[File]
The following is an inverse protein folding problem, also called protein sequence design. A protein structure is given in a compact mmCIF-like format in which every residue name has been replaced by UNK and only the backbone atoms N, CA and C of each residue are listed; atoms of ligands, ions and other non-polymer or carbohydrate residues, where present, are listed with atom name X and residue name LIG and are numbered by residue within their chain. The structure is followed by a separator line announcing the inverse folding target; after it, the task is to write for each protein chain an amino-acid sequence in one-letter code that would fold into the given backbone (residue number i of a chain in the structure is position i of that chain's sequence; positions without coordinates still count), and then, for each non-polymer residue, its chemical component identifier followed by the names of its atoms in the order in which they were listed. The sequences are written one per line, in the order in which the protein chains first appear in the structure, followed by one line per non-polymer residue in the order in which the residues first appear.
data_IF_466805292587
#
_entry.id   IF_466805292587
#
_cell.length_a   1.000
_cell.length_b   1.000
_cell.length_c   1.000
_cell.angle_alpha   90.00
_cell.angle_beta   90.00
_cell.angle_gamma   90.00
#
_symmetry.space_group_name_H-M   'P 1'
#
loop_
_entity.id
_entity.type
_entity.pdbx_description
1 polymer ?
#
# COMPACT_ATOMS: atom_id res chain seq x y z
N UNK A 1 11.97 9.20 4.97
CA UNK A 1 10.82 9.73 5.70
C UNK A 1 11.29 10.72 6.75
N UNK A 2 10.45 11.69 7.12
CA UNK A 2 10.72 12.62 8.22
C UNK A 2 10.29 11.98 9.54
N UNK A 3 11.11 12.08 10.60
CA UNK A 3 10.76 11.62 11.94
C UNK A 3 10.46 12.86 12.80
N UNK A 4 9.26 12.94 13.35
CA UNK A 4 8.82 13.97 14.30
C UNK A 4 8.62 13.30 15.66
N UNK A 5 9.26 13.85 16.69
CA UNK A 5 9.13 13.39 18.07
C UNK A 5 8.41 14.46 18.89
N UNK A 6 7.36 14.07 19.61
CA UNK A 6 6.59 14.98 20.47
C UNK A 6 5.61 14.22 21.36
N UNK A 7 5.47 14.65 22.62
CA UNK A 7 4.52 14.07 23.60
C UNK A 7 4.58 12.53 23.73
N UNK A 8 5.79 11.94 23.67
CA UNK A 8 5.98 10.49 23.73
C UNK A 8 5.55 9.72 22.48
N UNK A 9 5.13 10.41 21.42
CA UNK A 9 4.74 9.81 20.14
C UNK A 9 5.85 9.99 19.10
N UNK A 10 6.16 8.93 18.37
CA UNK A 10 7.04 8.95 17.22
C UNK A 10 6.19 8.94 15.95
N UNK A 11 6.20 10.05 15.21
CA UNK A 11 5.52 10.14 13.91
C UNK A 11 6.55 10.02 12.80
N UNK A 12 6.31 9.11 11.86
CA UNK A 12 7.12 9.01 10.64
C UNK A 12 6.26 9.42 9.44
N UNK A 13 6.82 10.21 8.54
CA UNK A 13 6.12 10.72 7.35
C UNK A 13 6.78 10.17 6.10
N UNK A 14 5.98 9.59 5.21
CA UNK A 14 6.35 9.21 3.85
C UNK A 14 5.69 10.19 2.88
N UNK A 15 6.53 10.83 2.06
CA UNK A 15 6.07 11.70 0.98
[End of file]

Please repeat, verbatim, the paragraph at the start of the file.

The following is an inverse protein folding problem, also called protein sequence design. A protein structure is given in a compact mmCIF-like format in which every residue name has been replaced by UNK and only the backbone atoms N, CA and C of each residue are listed; atoms of ligands, ions and other non-polymer or carbohydrate residues, where present, are listed with atom name X and residue name LIG and are numbered by residue within their chain. The structure is followed by a separator line announcing the inverse folding target; after it, the task is to write for each protein chain an amino-acid sequence in one-letter code that would fold into the given backbone (residue number i of a chain in the structure is position i of that chain's sequence; positions without coordinates still count), and then, for each non-polymer residue, its chemical component identifier followed by the names of its atoms in the order in which they were listed. The sequences are written one per line, in the order in which the protein chains first appear in the structure, followed by one line per non-polymer residue in the order in which the residues first appear.